Coming Clean

I knew I liked girls before I knew liked boys and I clearly remember the day I discovered this truth.

I am three, four at most, and I am sitting on a bench at the mall near our house. Everything around me is a blur but I can still picture my little kid self sitting there across from the JC Penney. My parents are not near me but I am not afraid; therefore, I know I am not lost.

There is a Claire’s Boutique across from my bench, and from my perch I am admiring the shiny jewels of the earrings. Suddenly, in my peripheral vision, I catch a glimpse of something…no, someone…I turn and I see a woman.

She is tall, and blond, and beautiful. Her skirt is short and her legs are long. Her blouse is flowy and so is her hair. I look at her face and my breath catches. I wonder what it would be like to kiss her.

Looking back, I remember that I immediately felt so ashamed of myself, and I banished the thought from my mind. I had learned the rules but not the exceptions. I had learned that mommies married daddies. Girls liked boys. Girls did not kiss other girls.

Once elementary school started, things got complicated. I went to Catholic school. It was then I learned that I was going to Hell. I was a good kid. I listened to my parents. I didn’t steal. I only lied sometimes when I was scared I would get in trouble. I thought only bad people went to Hell. Bad people and little girls who like other little girls.

I pushed the bad thoughts deep into my being hoping it wasn’t too late to change. I didn’t want to go to Hell so I told no one how I felt. If nobody else knew, maybe it wouldn’t be true. I told myself I liked boys and ONLY BOYS.

But it wasn’t true. I couldn’t change. So I hung on to my “public” self and my “private” self. Finally, when I was 13-years-old, I learned that there were other people out there who were like me. Except, they weren’t afraid about going to Hell. In fact, they thought it was normal to like other girls. Maybe…maybe I was normal, too?

I came out that year on my LiveJournal. I had yet to speak my thoughts aloud even to myself in private. Now, I was typing the words that were me. I was admitting to myself and everyone who I was. Just as I was finishing my manifesto, my mother happened to pass behind me.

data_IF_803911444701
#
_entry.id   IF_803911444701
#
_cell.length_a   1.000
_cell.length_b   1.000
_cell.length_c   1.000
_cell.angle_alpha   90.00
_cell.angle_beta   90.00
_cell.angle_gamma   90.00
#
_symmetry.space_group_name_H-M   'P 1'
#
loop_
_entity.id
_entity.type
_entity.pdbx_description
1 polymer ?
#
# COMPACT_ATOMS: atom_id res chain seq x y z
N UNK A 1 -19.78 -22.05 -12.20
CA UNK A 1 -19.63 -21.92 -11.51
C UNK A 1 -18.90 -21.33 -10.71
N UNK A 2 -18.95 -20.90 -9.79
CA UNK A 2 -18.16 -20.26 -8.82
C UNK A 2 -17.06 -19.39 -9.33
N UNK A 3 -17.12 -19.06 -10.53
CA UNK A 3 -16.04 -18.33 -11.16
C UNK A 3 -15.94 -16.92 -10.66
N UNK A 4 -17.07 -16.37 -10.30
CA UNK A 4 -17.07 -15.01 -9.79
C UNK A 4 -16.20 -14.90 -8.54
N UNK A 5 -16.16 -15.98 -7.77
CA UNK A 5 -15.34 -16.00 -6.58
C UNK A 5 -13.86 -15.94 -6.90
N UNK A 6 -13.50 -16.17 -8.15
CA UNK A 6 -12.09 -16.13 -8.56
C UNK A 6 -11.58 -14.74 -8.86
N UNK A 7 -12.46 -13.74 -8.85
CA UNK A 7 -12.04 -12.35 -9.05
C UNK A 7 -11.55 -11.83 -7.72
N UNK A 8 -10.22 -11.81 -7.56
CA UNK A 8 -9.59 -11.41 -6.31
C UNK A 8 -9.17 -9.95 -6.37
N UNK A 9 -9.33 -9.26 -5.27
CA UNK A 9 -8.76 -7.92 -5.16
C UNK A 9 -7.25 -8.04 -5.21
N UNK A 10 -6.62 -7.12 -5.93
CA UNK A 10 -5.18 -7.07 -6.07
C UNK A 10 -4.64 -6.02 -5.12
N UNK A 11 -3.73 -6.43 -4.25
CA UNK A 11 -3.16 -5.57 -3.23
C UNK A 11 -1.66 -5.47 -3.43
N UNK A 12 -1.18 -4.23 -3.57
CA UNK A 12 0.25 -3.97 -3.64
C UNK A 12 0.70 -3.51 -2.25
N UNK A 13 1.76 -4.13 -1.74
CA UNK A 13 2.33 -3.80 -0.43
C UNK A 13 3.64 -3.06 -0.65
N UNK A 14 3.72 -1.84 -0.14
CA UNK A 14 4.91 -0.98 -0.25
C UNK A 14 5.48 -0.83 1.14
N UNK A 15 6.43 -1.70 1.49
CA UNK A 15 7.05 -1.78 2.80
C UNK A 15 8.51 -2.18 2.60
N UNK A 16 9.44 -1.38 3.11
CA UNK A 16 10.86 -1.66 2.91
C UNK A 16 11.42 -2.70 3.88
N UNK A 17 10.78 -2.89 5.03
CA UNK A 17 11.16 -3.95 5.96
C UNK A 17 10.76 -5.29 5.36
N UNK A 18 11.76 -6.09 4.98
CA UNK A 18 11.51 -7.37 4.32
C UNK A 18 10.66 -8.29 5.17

“Don’t write that! It’s just a phase. What would people think?! Later when you change your mind, you will be embarrassed when people bring that up, you know. How would your brother feel if his friends saw that?!”

That was the most devastating moment in my story. She was supposed to love me no matter who I was. In a moment of real and tangible vulnerability, she struck me down in a moment of concern for my brother. Her words cut me to the core and they ring in my ears today. I still love my mother dearly, but our relationship changed irrevocably that day.

That was half a lifetime ago. Things have changed in the world. There is no longer the stigma there used to be. I have not changed. It was not a phase. However, after my initial coming out, I have only told those closest to me who I really am. I still feel deeply wounded and saying those words, typing them even, is a risk that is still difficult to take.

One thing remains true: I was not embarrassed then and I am not embarrassed now. Scared, yes. Ashamed, no. I already came out 13 years ago. Now it’s time to come clean.

I am InnatelyKait. I am bisexual and I am finally free.

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I am an art history student extraordinaire doing research on Hellenistic Sculpture in Ancient Greece. I also moonlight as a multitasking office assistant. Yes, I am really that awesome. In a past life (or career really) I was a photographer. Chocolate and ugly baby animals keep me from being as awesome as I could be. I know all the names of the cats in my building (but not the names of their humans) so I guess I am the crazy cat neighbor.

2 thoughts on “Coming Clean”

  1. Thank you for sharing this. I grew up with a friend who came out to her Catholic parents in her teens and it was a terrible experience for her. This was decades ago and I like to imagine that things are better, but the reality is that it still requires a lot of bravery to tell your truth, knowing that it could change the way the people you care about most feel about you.

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